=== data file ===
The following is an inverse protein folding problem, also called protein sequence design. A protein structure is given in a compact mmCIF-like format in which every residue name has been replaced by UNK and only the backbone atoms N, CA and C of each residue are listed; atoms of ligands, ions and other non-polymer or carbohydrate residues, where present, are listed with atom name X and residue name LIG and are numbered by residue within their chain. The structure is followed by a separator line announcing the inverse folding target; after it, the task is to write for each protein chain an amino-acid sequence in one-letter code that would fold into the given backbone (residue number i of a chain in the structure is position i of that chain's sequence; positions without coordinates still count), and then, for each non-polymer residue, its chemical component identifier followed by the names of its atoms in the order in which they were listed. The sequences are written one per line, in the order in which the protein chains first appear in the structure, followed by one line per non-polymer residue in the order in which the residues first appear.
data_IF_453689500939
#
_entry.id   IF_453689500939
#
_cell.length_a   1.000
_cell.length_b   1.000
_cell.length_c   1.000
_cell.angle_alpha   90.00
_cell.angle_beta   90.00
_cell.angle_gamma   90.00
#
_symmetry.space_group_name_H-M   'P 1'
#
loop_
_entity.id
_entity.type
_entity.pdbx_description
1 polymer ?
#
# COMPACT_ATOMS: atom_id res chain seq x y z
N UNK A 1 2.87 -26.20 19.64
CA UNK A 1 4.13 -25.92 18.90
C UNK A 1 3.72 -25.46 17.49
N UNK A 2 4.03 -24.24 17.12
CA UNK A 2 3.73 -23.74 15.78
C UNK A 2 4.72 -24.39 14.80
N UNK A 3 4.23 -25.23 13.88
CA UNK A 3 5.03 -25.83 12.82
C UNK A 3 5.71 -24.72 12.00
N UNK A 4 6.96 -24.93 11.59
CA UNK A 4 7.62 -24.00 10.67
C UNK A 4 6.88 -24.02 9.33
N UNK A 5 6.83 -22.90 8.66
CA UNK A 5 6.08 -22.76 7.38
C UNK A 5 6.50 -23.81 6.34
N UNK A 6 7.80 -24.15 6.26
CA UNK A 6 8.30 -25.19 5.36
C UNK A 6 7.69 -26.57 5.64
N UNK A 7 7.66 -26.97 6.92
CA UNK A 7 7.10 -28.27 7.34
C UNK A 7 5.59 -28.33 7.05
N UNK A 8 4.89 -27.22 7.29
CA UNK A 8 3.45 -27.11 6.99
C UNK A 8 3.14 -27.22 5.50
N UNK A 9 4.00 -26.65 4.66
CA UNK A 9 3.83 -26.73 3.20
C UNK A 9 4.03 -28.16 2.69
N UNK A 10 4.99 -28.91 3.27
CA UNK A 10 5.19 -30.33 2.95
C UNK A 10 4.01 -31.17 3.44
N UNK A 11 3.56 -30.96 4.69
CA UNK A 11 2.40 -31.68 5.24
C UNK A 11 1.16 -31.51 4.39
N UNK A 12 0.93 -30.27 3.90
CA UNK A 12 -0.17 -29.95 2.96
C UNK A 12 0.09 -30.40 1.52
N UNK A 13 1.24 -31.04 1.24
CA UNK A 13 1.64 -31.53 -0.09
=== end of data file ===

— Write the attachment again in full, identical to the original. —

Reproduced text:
The following is an inverse protein folding problem, also called protein sequence design. A protein structure is given in a compact mmCIF-like format in which every residue name has been replaced by UNK and only the backbone atoms N, CA and C of each residue are listed; atoms of ligands, ions and other non-polymer or carbohydrate residues, where present, are listed with atom name X and residue name LIG and are numbered by residue within their chain. The structure is followed by a separator line announcing the inverse folding target; after it, the task is to write for each protein chain an amino-acid sequence in one-letter code that would fold into the given backbone (residue number i of a chain in the structure is position i of that chain's sequence; positions without coordinates still count), and then, for each non-polymer residue, its chemical component identifier followed by the names of its atoms in the order in which they were listed. The sequences are written one per line, in the order in which the protein chains first appear in the structure, followed by one line per non-polymer residue in the order in which the residues first appear.
data_IF_453689500939
#
_entry.id   IF_453689500939
#
_cell.length_a   1.000
_cell.length_b   1.000
_cell.length_c   1.000
_cell.angle_alpha   90.00
_cell.angle_beta   90.00
_cell.angle_gamma   90.00
#
_symmetry.space_group_name_H-M   'P 1'
#
loop_
_entity.id
_entity.type
_entity.pdbx_description
1 polymer ?
#
# COMPACT_ATOMS: atom_id res chain seq x y z
N UNK A 1 2.87 -26.20 19.64
CA UNK A 1 4.13 -25.92 18.90
C UNK A 1 3.72 -25.46 17.49
N UNK A 2 4.03 -24.24 17.12
CA UNK A 2 3.73 -23.74 15.78
C UNK A 2 4.72 -24.39 14.80
N UNK A 3 4.23 -25.23 13.88
CA UNK A 3 5.03 -25.83 12.82
C UNK A 3 5.71 -24.72 12.00
N UNK A 4 6.96 -24.93 11.59
CA UNK A 4 7.62 -24.00 10.67
C UNK A 4 6.88 -24.02 9.33
N UNK A 5 6.83 -22.90 8.66
CA UNK A 5 6.08 -22.76 7.38
C UNK A 5 6.50 -23.81 6.34
N UNK A 6 7.80 -24.15 6.26
CA UNK A 6 8.30 -25.19 5.36
C UNK A 6 7.69 -26.57 5.64
N UNK A 7 7.66 -26.97 6.92
CA UNK A 7 7.10 -28.27 7.34
C UNK A 7 5.59 -28.33 7.05
N UNK A 8 4.89 -27.22 7.29
CA UNK A 8 3.45 -27.11 6.99
C UNK A 8 3.14 -27.22 5.50
N UNK A 9 4.00 -26.65 4.66
CA UNK A 9 3.83 -26.73 3.20
C UNK A 9 4.03 -28.16 2.69
N UNK A 10 4.99 -28.91 3.27
CA UNK A 10 5.19 -30.33 2.95
C UNK A 10 4.01 -31.17 3.44
N UNK A 11 3.56 -30.96 4.69
CA UNK A 11 2.40 -31.68 5.24
C UNK A 11 1.16 -31.51 4.39
N UNK A 12 0.93 -30.27 3.90
CA UNK A 12 -0.17 -29.95 2.96
C UNK A 12 0.09 -30.40 1.52
N UNK A 13 1.24 -31.04 1.24
CA UNK A 13 1.64 -31.53 -0.09